October is Open Hardware Month! Celebrate by certifying a hardware project as open source. In addition, OSHWA provides resources on how to host small, local events (if it’s safe) about open source hardware.
The BREAD 2040 from Oak Dev Tech is now on sale for only $6.76:
What is it?
BREAD 2040 is a compact and breadboard friendly development board which features the Raspberry Pi RP2040, a NeoPixel compatible SK6812mini, Reset button, and all GPIO and SWD pins broken out in an easily breadboard able design. No weird pins on the ends! This board is also CircuitPython compatible meaning you can develop your projects faster with python.
Why did you make it?
The BREAD2040 was designed in an inspirational burst of energy while watching the CircuitPython Day Adafruit Board Tour.
What makes it special?
The BREAD 2040 takes an old fashion approach to this design, keeping in mind bread board friendliness as well as providing modern USB style plugs with the USB Type-C connector.
The semiconductor shortage has curtailed the choices available to designers and caused some inventive solutions to be found, but the one used by [djzc] is probably the most inventive we’ve yet seen. The footprint trap, when a board is designed for one footprint but shortages mean the part is only available in another, has caught out many an engineer this year. In this case an FTDI chip had been designed with a PCB footprint for a QFN package when the only chip to be found was a QFP from a breakout board.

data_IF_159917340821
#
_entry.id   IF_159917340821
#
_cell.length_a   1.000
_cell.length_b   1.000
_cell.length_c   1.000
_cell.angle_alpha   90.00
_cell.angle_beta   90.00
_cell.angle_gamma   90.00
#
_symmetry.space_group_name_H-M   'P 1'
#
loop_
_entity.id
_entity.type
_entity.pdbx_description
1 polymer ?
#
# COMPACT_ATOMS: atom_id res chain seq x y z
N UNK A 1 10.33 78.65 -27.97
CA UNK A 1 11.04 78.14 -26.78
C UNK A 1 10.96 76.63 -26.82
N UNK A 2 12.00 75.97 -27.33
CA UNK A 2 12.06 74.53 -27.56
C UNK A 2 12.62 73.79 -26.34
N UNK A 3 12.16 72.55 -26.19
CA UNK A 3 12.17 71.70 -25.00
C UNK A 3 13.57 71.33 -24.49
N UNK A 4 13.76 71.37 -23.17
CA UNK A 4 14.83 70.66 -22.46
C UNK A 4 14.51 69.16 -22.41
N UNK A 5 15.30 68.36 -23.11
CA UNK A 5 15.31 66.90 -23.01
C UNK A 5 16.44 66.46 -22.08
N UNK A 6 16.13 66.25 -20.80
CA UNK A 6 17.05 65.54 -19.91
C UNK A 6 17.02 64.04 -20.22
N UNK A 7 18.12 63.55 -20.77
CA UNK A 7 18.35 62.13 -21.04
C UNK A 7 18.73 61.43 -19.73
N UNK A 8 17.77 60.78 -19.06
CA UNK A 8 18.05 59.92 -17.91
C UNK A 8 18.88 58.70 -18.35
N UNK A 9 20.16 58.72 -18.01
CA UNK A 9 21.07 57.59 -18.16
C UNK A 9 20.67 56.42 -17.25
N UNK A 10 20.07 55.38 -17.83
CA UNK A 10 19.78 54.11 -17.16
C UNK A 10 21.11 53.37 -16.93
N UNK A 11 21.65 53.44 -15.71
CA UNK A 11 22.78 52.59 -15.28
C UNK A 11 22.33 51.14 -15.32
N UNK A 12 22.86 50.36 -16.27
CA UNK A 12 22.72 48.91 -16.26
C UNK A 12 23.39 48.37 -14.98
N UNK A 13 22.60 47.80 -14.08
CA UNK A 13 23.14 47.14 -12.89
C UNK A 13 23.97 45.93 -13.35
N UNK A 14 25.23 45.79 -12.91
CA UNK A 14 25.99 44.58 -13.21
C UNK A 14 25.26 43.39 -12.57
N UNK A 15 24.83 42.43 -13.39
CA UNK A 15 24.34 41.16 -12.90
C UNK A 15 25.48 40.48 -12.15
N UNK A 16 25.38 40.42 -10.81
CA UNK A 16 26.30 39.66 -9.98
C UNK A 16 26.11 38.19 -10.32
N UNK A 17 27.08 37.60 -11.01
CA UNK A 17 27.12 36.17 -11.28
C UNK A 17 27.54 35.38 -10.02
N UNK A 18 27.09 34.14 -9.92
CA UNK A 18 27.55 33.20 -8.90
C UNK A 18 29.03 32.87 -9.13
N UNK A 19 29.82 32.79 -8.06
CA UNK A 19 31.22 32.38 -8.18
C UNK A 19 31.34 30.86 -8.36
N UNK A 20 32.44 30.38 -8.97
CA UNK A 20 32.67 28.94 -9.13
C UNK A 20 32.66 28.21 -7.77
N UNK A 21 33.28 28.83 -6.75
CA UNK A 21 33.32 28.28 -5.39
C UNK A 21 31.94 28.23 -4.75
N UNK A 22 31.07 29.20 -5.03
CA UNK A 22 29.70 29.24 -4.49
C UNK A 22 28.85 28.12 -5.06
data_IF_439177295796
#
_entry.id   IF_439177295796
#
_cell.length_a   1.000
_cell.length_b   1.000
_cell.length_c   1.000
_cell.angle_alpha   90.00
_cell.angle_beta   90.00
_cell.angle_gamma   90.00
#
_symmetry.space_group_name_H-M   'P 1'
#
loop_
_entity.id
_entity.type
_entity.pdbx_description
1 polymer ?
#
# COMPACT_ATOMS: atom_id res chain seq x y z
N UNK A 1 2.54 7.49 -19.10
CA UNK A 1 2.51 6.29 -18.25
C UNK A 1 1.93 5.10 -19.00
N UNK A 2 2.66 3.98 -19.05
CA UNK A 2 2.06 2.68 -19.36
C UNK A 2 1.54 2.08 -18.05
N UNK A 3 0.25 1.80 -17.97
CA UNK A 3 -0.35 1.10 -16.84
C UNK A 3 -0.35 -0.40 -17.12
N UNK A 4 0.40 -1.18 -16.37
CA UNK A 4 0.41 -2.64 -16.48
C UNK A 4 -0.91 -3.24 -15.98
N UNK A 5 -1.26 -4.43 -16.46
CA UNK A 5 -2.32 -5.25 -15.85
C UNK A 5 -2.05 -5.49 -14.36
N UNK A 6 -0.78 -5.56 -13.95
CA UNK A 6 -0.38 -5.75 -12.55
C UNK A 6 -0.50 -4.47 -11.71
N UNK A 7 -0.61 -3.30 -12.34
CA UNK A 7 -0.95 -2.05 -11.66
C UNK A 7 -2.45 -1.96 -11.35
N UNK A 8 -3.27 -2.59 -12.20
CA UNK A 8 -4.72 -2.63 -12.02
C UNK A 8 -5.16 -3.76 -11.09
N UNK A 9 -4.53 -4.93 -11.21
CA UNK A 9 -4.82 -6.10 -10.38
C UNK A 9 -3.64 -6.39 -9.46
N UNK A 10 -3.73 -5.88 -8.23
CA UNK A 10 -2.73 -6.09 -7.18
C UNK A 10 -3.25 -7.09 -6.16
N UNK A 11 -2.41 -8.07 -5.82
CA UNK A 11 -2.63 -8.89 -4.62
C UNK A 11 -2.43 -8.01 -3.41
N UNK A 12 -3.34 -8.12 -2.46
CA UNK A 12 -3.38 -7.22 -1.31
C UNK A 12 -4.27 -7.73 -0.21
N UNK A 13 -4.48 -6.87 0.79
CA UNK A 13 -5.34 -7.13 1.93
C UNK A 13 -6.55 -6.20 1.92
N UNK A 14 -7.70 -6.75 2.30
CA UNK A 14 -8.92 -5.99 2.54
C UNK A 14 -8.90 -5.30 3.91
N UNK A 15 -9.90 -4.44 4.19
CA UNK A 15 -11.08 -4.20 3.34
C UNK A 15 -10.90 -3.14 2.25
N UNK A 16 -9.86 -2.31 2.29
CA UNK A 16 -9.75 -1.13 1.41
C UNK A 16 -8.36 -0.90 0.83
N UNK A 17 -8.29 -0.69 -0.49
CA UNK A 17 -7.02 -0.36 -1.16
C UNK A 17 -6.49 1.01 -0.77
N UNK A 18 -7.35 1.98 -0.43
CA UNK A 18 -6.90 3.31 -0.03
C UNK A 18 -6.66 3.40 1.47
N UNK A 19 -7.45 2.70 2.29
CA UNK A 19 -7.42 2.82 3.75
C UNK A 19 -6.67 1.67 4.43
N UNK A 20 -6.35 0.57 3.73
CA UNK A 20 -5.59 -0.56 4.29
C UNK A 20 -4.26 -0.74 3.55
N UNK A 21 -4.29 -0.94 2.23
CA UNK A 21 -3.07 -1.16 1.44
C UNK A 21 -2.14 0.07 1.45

For those unfamiliar with semiconductor packaging, a QFN and QFP share a very similar epoxy package, but the QFN has its pins on the underside flush with the epoxy and the QFP has them splayed out sideways. A QFP is relatively straightforward to hand-solder so it’s likely we’ll have seen more of them than QFNs on these pages.
There is no chance for a QFP to be soldered directly to a QFN footprint, so what’s to be done? The solution is an extremely inventive one, a two-PCB sandwich bridging the two. A lower PCB is made of thick material and mirrors the QFN footprint above the level of the surrounding components, while the upper one has the QFN on its lower side and a QFP on its upper. When they are joined together they form an inverted top-hat structure with a QFN footprint below and a QFP footprint on top. Difficult to solder in place, but the result is a QFP footprint to which the chip can be attached. We like it, it’s much more elegant than elite dead-bug soldering!
jkiv designed a variety of Raspberry Pi Compute Module 4 (CM4) carrier boards designed with specific applications in mind.
The designs are shared on GitHub along with a “template” boards from which application-specific boards can be quickly derived:
The judges’ ballots are in and we’re proud to present the ten winners of the fourth round of the 2021 Hackaday Prize. We love robots, and it’s obvious that you do too! The number and range of projects submitted this year were overwhelming.